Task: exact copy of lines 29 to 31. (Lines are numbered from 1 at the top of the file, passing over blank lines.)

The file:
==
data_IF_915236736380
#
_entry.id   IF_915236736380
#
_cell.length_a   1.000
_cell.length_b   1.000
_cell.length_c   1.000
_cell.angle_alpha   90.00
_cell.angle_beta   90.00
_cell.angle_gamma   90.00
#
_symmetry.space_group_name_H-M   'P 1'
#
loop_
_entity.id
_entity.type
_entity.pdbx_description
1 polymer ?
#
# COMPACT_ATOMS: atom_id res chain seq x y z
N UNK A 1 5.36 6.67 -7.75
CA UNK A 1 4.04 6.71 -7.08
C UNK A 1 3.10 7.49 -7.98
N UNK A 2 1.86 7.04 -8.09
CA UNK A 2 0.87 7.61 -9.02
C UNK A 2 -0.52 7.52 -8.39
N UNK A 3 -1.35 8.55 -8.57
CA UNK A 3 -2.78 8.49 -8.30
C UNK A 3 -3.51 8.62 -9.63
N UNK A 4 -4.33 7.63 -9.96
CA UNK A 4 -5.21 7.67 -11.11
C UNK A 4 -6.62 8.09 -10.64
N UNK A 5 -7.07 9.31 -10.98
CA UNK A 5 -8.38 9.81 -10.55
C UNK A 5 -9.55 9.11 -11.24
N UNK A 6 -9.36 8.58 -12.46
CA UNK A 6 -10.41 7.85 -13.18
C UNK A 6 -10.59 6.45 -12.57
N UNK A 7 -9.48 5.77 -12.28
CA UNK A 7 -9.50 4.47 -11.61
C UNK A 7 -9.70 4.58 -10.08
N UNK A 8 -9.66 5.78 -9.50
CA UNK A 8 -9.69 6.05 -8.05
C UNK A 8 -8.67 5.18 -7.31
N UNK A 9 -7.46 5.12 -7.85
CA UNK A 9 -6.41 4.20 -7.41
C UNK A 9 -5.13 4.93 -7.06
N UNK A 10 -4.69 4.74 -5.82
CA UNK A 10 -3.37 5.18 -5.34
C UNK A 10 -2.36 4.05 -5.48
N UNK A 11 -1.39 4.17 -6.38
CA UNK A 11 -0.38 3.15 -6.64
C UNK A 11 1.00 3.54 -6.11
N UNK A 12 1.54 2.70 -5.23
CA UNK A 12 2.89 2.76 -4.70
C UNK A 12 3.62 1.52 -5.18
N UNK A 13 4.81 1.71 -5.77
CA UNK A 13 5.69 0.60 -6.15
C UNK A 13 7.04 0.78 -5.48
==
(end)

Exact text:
C UNK A 3 -3.51 8.62 -9.63
N UNK A 4 -4.33 7.63 -9.96
CA UNK A 4 -5.21 7.67 -11.11